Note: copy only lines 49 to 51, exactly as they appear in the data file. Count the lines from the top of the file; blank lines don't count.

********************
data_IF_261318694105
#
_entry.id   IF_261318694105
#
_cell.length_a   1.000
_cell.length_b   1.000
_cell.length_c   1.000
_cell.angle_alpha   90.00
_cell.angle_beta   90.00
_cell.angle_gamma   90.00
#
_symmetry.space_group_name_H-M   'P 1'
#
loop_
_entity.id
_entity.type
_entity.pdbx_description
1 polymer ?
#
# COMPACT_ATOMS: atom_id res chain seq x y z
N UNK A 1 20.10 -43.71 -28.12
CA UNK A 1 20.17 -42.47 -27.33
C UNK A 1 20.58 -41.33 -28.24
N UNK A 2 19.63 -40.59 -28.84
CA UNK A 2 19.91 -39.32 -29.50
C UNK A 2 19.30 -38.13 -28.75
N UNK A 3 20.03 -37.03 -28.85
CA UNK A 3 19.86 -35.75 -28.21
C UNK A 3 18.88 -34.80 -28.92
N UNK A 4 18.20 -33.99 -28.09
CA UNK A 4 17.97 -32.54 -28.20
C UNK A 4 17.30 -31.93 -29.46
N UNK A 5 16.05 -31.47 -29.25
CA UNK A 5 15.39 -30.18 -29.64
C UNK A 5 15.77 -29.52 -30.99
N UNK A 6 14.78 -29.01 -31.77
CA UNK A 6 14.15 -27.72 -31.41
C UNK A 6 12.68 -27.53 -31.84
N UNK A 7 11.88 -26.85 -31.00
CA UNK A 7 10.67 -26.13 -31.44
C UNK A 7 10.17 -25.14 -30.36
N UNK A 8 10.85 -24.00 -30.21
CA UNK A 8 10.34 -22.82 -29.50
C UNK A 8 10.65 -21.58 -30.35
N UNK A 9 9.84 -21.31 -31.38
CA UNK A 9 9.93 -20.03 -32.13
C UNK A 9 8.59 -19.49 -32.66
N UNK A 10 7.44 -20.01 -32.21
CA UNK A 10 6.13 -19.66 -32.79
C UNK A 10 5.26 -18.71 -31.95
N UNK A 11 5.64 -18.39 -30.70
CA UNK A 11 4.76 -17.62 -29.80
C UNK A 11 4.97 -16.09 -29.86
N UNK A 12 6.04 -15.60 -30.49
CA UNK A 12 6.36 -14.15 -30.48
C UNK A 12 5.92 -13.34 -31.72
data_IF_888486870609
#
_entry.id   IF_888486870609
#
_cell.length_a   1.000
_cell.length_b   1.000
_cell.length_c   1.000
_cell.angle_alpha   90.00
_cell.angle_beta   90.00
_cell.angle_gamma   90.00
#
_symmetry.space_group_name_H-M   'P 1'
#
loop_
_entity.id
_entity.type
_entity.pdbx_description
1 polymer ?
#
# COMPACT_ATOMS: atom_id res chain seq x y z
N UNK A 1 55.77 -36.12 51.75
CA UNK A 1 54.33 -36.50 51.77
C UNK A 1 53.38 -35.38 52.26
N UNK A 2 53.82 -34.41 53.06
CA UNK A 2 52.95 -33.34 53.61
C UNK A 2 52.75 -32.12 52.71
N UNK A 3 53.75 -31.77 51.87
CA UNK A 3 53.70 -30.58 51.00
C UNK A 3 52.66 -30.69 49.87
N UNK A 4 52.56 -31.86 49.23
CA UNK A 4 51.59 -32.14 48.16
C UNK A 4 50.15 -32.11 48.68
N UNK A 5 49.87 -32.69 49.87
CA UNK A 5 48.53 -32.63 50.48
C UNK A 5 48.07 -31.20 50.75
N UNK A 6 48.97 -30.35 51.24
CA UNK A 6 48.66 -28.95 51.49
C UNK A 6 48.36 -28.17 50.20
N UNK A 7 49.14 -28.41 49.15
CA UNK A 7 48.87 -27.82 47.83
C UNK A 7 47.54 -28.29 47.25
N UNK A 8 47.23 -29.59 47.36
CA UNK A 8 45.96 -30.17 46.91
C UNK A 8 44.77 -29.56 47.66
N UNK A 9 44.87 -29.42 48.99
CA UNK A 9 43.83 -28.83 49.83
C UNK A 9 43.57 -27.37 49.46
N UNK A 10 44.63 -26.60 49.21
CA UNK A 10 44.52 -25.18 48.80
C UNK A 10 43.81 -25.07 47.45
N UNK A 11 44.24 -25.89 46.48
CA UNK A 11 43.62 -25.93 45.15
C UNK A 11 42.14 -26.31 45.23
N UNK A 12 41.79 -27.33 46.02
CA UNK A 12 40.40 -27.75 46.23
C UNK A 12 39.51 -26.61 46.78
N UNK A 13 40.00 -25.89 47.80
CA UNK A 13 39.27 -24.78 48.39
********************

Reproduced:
CA UNK A 10 6.13 -19.66 -32.79
C UNK A 10 5.26 -18.71 -31.95
N UNK A 11 5.64 -18.39 -30.70